Although the construction industry lags other major verticals in IT spending, technology is still having a dramatic impact.
“We are at the intersection of technology and buildings,” said James M. Benham, CEO of construction technology firm JBKnowledge, during a session at Chain Store Age’s SPECS 2016 conference at Hilton Anatole in Dallas, March 13-15. The session, “Future Forecast: Drones, Sensors, Integrated Apps,” examined how leading-edge technology is changing the construction industry.
“Technology, construction and buildings are converging into a new product we haven’t defined yet,” said Benham. This is despite the fact that on average construction firms spend 1.5% of annual revenue on IT, compared to the 3.5% of annual revenue other industries combined spend on IT.
One key area that is being affected is worker safety.
“Death is no longer acceptable or financially feasible in construction,” stated Benham. “We optimize sites and reduce worker movement, saving $400,000 - $600,000 per store project and increasing safety.”
Behnam also said in the future, worker safety will be improved through the use of cutting-edge technologies such as sensor-equipped safety vests that vibrate if a worker gets too close to dangerous equipment.
Much of Benham’s presentation focused on emerging technologies that will significantly change how construction projects are run and insured in the next few years.
“More complex retail strategies are resulting in more complex retail construction projects that are impossible without technology,” said Benham.
Following are highlights of some of the leading-edge construction solutions Benham discussed.
Cloud: “Cloud technology is computing resources that are available anywhere, anytime, on any device, and you can have as much as you want,” said Benham. “If you have hundreds of sites, you can know about a safety incident anywhere immediately.”
Big data: “Big data is data at big volume, big velocity and big variety,” Benham said. “It’s like Niagara Falls, but you can tell where the water is coming from, where it’s going to and what it all means. You could analyze workers’ compensation insurance claims to learn what drives catastrophic claims.”
Machine learning: “Machine learning is a type of artificial intelligence that provides computers the ability to learn without being explicitly programmed,” said Benham.
Internet of Things: “The Internet of Things will impact how and what we build,” said Benham. “Everything is electronically connected in real time. So you could monitor the performance of your truck drivers or check on truck fuel levels and tire pressure. In 10 years, you won’t be able to insure your vehicles without Internet of Things tracking. There will also be an Internet of Buildings. The frame of a building will be a giant server array.”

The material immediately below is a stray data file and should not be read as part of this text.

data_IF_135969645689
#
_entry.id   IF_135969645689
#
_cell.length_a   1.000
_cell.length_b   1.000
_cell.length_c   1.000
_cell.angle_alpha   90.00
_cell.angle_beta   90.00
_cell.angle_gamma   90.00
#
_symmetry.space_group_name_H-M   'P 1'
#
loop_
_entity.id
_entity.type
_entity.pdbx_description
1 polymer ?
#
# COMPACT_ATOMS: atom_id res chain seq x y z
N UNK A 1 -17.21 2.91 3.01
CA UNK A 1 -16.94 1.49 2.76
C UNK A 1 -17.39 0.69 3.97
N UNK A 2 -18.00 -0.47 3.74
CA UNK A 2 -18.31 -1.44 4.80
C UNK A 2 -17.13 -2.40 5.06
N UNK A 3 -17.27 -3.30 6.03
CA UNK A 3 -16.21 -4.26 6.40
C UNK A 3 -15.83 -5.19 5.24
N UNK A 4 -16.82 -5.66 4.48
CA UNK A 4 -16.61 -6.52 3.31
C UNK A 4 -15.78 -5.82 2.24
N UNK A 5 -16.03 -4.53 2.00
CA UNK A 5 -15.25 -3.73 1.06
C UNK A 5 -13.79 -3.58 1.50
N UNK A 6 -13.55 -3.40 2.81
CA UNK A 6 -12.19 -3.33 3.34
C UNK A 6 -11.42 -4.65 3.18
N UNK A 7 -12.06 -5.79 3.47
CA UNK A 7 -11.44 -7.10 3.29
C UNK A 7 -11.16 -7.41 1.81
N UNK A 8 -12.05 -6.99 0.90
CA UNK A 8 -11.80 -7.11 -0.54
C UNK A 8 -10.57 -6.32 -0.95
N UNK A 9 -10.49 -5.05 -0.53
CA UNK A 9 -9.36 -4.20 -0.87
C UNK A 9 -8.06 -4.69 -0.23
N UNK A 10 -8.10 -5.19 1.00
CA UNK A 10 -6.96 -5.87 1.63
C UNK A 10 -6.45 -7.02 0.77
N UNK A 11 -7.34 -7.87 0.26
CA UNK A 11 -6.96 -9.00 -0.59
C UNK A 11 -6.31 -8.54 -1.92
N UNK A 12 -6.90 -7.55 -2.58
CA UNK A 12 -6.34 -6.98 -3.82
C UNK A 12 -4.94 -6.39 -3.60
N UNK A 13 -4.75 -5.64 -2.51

Wearables: “To qualify as a wearable, a device has to biologically interact with you,” Benham stated. “For example, a smartwatch that monitors your heart rate. It will be required for health insurance of your workers in 10 years.”
Augmented and virtual reality: “Augmented reality augments your world and vision,” explained Benham. “Virtual reality is virtual immersion where you forget the real world. You can augment vision to overlay arrows and highlight what needs to be done on a site. Virtual reality can deliver the feeling of walking into a space and then touching a wall to get an ‘as built’ estimate. All these tools will end the need for a computer monitor or display. The whole world will be your monitor.”
Drones: “Drones are the culmination of all the technologies I discussed,” said Benham. “Using object recognition, you could have a drone follow a troublesome employee. Using 3D scanners, drones can perform 3D data capture. You can deploy autonomous drones to inspect things that are high up or fix things when they break.”
Benham also briefly touched on 3D printing, which he said will alter how buildings are constructed.
“In China, they are currently using 3D printers to print buildings,” said Benham. “It’s really happening. I don’t talk about it too much because it freaks people out.”